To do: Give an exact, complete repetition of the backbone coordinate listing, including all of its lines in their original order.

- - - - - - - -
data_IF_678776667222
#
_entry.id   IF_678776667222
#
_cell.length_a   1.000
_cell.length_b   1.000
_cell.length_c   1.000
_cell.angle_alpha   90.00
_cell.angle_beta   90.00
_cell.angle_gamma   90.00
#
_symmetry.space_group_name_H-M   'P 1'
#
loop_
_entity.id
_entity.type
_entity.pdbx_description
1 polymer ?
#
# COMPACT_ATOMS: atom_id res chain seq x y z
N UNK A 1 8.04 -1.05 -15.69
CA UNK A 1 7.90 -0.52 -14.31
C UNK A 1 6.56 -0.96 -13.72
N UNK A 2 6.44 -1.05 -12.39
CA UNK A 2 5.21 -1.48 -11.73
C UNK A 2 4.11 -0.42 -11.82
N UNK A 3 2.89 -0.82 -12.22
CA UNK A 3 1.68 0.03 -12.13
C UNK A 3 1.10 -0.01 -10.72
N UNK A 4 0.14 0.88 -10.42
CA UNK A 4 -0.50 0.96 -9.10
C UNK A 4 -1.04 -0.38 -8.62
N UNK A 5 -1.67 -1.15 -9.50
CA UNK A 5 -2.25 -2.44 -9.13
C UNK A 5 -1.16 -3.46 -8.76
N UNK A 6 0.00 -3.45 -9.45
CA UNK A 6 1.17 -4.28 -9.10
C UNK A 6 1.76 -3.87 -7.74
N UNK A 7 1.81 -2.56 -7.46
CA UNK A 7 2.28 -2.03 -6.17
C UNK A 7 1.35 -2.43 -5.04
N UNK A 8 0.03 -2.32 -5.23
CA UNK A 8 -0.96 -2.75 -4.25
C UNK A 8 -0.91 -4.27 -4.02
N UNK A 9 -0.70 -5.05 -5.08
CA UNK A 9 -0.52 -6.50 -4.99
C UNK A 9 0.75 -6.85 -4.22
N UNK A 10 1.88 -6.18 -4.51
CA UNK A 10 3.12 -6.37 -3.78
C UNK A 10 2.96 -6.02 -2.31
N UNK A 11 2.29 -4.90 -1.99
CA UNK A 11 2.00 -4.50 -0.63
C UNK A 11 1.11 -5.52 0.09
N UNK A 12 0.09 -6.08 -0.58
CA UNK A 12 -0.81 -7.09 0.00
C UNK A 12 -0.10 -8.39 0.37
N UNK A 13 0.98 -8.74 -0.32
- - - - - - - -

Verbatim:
data_IF_678776667222
#
_entry.id   IF_678776667222
#
_cell.length_a   1.000
_cell.length_b   1.000
_cell.length_c   1.000
_cell.angle_alpha   90.00
_cell.angle_beta   90.00
_cell.angle_gamma   90.00
#
_symmetry.space_group_name_H-M   'P 1'
#
loop_
_entity.id
_entity.type
_entity.pdbx_description
1 polymer ?
#
# COMPACT_ATOMS: atom_id res chain seq x y z
N UNK A 1 8.04 -1.05 -15.69
CA UNK A 1 7.90 -0.52 -14.31
C UNK A 1 6.56 -0.96 -13.72
N UNK A 2 6.44 -1.05 -12.39
CA UNK A 2 5.21 -1.48 -11.73
C UNK A 2 4.11 -0.42 -11.82
N UNK A 3 2.89 -0.82 -12.22
CA UNK A 3 1.68 0.03 -12.13
C UNK A 3 1.10 -0.01 -10.72
N UNK A 4 0.14 0.88 -10.42
CA UNK A 4 -0.50 0.96 -9.10
C UNK A 4 -1.04 -0.38 -8.62
N UNK A 5 -1.67 -1.15 -9.50
CA UNK A 5 -2.25 -2.44 -9.13
C UNK A 5 -1.16 -3.46 -8.76
N UNK A 6 0.00 -3.45 -9.45
CA UNK A 6 1.17 -4.28 -9.10
C UNK A 6 1.76 -3.87 -7.74
N UNK A 7 1.81 -2.56 -7.46
CA UNK A 7 2.28 -2.03 -6.17
C UNK A 7 1.35 -2.43 -5.04
N UNK A 8 0.03 -2.32 -5.23
CA UNK A 8 -0.96 -2.75 -4.25
C UNK A 8 -0.91 -4.27 -4.02
N UNK A 9 -0.70 -5.05 -5.08
CA UNK A 9 -0.52 -6.50 -4.99
C UNK A 9 0.75 -6.85 -4.22
N UNK A 10 1.88 -6.18 -4.51
CA UNK A 10 3.12 -6.37 -3.78
C UNK A 10 2.96 -6.02 -2.31
N UNK A 11 2.29 -4.90 -1.99
CA UNK A 11 2.00 -4.50 -0.63
C UNK A 11 1.11 -5.52 0.09
N UNK A 12 0.09 -6.08 -0.58
CA UNK A 12 -0.81 -7.09 0.00
C UNK A 12 -0.10 -8.39 0.37
N UNK A 13 0.98 -8.74 -0.32